By: Robert J. Burnett, Esquire
Assume you own 110 acres of timber in Washington County. You decide to cut and clear 75 acres. You hire ABC Logging Inc. (“ABC Logging”) to cut and sell the timber. ABC Logging agrees to pay you a royalty of 25% of the proceeds received from the sale of your timber. As per your logging contract, ABC Logging will sell the felled timber to third-parties. One of those third-parties is Big Furniture LLC (“BFL”), who has agreed to take delivery of the felled timber at the edge of your driveway. It is your understanding that title to the timber will transfer at that location and that your royalty will be based on the sale proceeds ABC Logging receives from BFL at that same location.
Imagine, however, if ABC Logging tried to deduct from your royalty the costs BFL incurs to transport and move the felled timber from your farm to BFL’s processing facility in Waynesburg, Greene County. The idea itself is preposterous and defies common sense. How can ABC Logging deduct costs that are incurred after it sells the timber to BFL? To most people, the notion that ABC Logging can deduct BFL’s costs from your royalty is illogical and simply absurd.
Yet, in the modern oil/gas world, this alarming practice is becoming more common. Gas drillers throughout the Marcellus region often try to deduct remote downstream costs from the landowner’s royalty. These drillers invoke the so-called “netback” method as justification for their practice of deducting costs incurred between the well-head and the downstream point-of-sale. The “net back” method, however, cannot supercede or override the express language set forth in the parties’ lease. Unfortunately, a recent decision issued by an appellate court in Ohio reflects the ongoing confusion regarding the correct application of the “netback” method. As detailed below, the court in Gateway Royalty LLC v. Chesapeake Exploration, et al (19 CA 0933, Seventh Appellate District, Carroll County Ohio, April 3, 2020), erroneously concluded that the parties’ lease and the “netback” method allowed the driller to deduct the downstream costs incurred by an affiliate.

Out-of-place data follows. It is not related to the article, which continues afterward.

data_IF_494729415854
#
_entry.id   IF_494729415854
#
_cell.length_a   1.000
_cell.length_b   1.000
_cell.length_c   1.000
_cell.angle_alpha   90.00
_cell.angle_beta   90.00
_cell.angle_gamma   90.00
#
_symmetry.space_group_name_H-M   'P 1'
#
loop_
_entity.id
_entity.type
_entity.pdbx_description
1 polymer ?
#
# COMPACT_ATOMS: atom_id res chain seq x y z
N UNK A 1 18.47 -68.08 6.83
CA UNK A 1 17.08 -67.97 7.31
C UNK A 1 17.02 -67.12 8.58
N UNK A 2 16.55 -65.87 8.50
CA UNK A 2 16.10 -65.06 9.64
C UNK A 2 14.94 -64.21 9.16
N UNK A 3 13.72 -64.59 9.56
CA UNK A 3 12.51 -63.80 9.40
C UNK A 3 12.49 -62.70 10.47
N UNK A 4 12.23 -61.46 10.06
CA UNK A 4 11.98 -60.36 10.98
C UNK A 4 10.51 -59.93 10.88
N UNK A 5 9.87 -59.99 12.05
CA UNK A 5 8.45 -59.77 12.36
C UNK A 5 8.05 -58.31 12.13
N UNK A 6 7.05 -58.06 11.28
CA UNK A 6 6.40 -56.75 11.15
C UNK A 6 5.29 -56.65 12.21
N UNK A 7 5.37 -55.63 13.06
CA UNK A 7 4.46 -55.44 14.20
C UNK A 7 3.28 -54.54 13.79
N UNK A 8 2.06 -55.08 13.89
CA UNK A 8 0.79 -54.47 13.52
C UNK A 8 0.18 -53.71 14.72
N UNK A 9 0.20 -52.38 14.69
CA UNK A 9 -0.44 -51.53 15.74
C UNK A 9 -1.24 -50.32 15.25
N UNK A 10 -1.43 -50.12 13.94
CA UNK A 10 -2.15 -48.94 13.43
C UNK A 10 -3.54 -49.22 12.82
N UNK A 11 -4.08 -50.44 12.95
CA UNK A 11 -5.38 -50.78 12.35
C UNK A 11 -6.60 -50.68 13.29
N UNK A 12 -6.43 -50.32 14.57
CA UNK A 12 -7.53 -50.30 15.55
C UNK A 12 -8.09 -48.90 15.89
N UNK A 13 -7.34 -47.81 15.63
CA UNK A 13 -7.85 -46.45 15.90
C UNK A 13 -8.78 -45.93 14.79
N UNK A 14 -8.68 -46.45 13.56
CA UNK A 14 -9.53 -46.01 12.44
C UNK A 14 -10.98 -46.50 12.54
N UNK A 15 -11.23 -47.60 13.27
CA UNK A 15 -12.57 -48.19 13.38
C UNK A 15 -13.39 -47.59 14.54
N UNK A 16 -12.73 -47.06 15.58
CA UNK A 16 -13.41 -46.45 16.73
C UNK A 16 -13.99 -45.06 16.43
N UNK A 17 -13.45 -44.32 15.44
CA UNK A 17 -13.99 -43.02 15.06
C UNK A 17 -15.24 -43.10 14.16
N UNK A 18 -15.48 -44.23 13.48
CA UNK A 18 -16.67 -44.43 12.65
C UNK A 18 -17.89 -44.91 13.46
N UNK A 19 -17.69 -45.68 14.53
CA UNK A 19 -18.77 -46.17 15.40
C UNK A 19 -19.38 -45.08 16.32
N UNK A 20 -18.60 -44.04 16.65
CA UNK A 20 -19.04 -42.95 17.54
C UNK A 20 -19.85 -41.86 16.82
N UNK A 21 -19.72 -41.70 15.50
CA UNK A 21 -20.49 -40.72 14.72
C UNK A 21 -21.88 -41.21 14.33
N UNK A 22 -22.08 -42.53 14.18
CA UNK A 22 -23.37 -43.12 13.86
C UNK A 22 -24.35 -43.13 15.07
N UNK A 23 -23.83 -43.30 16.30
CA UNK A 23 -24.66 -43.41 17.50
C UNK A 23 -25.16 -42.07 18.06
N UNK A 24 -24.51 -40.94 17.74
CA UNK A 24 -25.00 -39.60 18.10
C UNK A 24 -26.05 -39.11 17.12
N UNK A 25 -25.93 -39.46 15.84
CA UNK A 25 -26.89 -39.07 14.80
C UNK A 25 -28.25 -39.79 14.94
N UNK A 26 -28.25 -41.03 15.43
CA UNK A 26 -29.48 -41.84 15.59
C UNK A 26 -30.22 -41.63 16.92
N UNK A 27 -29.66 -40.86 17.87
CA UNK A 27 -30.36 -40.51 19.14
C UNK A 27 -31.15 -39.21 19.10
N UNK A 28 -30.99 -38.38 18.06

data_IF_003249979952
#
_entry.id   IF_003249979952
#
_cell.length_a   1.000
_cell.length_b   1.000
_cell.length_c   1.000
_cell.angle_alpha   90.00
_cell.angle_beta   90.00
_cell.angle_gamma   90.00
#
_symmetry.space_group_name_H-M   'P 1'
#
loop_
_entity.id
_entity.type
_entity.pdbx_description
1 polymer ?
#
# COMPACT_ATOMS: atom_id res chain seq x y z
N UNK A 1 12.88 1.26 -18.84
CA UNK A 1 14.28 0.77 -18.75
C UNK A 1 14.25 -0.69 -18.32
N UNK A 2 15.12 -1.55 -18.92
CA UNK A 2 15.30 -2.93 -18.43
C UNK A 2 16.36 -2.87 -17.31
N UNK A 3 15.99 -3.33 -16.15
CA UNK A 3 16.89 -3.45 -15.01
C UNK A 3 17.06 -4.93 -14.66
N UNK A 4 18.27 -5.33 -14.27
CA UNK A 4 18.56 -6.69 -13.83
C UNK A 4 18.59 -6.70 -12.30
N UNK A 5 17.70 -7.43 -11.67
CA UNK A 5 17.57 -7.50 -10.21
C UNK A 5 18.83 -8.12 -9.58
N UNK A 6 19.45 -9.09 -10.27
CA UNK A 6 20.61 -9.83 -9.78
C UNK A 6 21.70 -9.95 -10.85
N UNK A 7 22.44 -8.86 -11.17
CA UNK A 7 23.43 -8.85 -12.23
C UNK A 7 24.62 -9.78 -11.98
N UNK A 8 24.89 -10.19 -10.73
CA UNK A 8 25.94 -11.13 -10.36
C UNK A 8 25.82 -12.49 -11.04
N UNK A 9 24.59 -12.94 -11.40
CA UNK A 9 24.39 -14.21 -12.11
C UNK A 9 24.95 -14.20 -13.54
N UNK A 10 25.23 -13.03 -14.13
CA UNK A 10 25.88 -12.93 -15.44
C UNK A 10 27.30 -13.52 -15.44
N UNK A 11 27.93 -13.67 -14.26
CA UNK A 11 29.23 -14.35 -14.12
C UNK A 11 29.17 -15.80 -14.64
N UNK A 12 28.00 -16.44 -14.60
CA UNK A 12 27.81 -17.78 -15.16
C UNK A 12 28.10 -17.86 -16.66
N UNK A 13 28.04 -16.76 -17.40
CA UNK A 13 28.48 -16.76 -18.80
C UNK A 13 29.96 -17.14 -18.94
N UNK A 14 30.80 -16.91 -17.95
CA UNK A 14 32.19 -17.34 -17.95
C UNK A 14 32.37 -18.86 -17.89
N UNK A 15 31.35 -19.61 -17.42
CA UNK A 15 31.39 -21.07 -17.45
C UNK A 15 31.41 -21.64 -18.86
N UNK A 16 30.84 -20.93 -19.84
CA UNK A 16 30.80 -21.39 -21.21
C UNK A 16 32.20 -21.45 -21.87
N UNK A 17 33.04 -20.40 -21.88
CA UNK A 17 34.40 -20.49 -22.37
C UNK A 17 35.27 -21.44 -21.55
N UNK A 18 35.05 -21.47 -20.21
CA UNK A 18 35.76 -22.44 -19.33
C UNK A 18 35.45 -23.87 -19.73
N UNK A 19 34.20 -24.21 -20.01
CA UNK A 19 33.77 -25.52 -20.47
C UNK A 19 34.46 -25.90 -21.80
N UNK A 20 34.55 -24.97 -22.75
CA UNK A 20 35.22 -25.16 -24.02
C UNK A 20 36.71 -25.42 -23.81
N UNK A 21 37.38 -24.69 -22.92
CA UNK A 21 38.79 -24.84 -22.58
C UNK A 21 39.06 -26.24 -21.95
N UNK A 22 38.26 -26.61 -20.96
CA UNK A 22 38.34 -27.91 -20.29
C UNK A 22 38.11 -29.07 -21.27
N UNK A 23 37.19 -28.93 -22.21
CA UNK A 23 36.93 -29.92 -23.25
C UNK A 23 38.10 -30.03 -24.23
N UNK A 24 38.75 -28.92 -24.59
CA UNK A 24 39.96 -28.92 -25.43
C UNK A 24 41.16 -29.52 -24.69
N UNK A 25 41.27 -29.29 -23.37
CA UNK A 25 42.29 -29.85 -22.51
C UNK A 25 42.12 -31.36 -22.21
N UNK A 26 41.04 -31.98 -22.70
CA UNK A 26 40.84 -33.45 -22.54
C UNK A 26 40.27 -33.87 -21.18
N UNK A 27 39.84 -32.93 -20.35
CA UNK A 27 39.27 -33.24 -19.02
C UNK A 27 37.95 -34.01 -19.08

At issue in Gateway were six oil/gas leases (the “Leases”). All six leases required that the landowner’s royalty of 12.5% be calculated on the price paid to the lessee for all hydrocarbons “marketed and used” off the premises:
“…as royalty for the gas marketed and used off the premises and produced from each well drilled thereon, the sum of one-eighth ( 1/8) of such gas so marketed and used at the price paid to Lessee….less any charges for transportation, compression and/or dehydration to deliver the gas for sale”
Chesapeake Exploration LLC ( “CEL”) drilled and operated several wells subject to the Leases. CEL then sold the gas to an affiliate, Chesapeake Energy Marketing LLC ( “CEM”), at or near the wellhead. This fact is significant: the gas did not need to be gathered, processed or transported prior to the first sale. CEM took possession of the gas at the well-head and then moved the gas downstream to a processing facility and thereafter sold the processed gas to third-parties. All of the gathering, processing and transportation costs were incurred by CEM and not CEL (the “CEM Post-Production Costs”).
The “price” CEM paid to CEL at the wellhead was based on the downstream price CEM received from the third-party buyers, less the CEM Post-Production Costs. It should be noted that all of the CEM Post-Production Costs were incurred downstream from the well-head and after CEM took possession of the gas. CEL then used that “netback” price to calculate Gateway’s production royalty. In other words, the royalty was not based on the actual downstream price but was instead based on a manufactured price artificially reduced by the downstream CEM Post-Production Costs.